In 1998, Newt Gingrich's resignation amid Republican losses and a swath of ethics scandals led many to conclude that the party had gone too far to the right. "The emerging cliche seems to be that the Republicans, having lost an unexpected five seats in the House and a couple of statehouses they thought were forever in their camp, will forge a new political message that is pragmatic and much less ideological, a shift in emphasis that will endear the party to moderate voters," wrote a Chicago Tribune political analyst. Gingrich's right-wing successor Tom DeLay easily debunked that prognosis.
By 2004, George W. Bush was using "wedge issues" like a proposed same-sex marriage amendment to run a campaign directed at conservative voters. He lost the moderate vote by nine percentage points, but he won 84 percent of self-described conservatives. A host of hard-line Republican legislators rode his coattails.
When Democrats swept back into Congress in 2008, political analysts declared that the Republicans had lost the center, and strategists encouraged them to follow the "California way" of moderate Republican Arnold Schwarzenegger. Republican leaders duly lined up behind the "maverick" John McCain. He lost the election, and Republicans lost even more congressional seats to Democrats.
In the aftermath, moderate Republicans like former New Jersey government Christie Whitman argued, "We're going to have to be more inclusive if we want to be a majority party. It's not as if the Christian conservative base didn't vote." A few months later, the Tea Parties exploded into American politics. In 2010, those Christian conservatives helped right-wing Republicans drive Democrats out of Congress and state capitols across the country.
But what of the Democratic Party? Unlike the GOP, there has been little recent history of successful left-wing political campaigns. Ever since Walter Mondale's disastrous loss to Ronald Reagan, Democrats have been fearful of nominating liberal candidates.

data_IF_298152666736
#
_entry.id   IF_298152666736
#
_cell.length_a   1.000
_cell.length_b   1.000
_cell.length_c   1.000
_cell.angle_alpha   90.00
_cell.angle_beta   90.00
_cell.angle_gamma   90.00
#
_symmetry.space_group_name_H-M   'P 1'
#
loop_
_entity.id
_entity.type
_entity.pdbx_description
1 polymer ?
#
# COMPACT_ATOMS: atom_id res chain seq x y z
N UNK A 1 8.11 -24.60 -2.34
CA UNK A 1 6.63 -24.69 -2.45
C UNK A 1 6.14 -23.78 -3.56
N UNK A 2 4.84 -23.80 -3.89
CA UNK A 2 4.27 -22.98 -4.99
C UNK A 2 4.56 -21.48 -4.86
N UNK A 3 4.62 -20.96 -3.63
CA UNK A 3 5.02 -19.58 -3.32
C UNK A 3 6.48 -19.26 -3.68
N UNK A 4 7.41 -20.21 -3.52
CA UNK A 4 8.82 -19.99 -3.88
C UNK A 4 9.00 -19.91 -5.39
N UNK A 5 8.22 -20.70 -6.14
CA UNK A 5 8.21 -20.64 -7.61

That was not always the case, however. The first half of the 20th century offers numerous examples of successful presidents, senators, and congresspeople whose politics were far left of center. There is no inherent reason why it cannot happen again.
But people like Bill Keller have trouble envisioning such a possibility. Their "gut check" perception of the electorate is fixed and lifeless, as hidebound as their imaginations. They rate candidates' chances based on a checklist of political positions, measuring them against a mythical political center that they interpolate from the extremes.
History demonstrates, however, that the American electorate is far more dynamic than the pundits give them credit for, swaying left to right and back again like currents in a cascade. It is not just a matter of candidates' personality, which the pundits grudgingly acknowledge in their prognoses. Political momentum extends well beyond any one candidate, reaching from the White House all the way down to city councils and school boards, transforming the political environment every few decades.
Americans, it turns out, are open to persuasion. They listen to powerful voices making impassioned arguments. Those passions do not flow from the dull, desiccated, "white bread" middle that Bill Keller has staked out. They come tumbling down from the bluffs at either edge--if only politicians are brave enough to ascend the heights.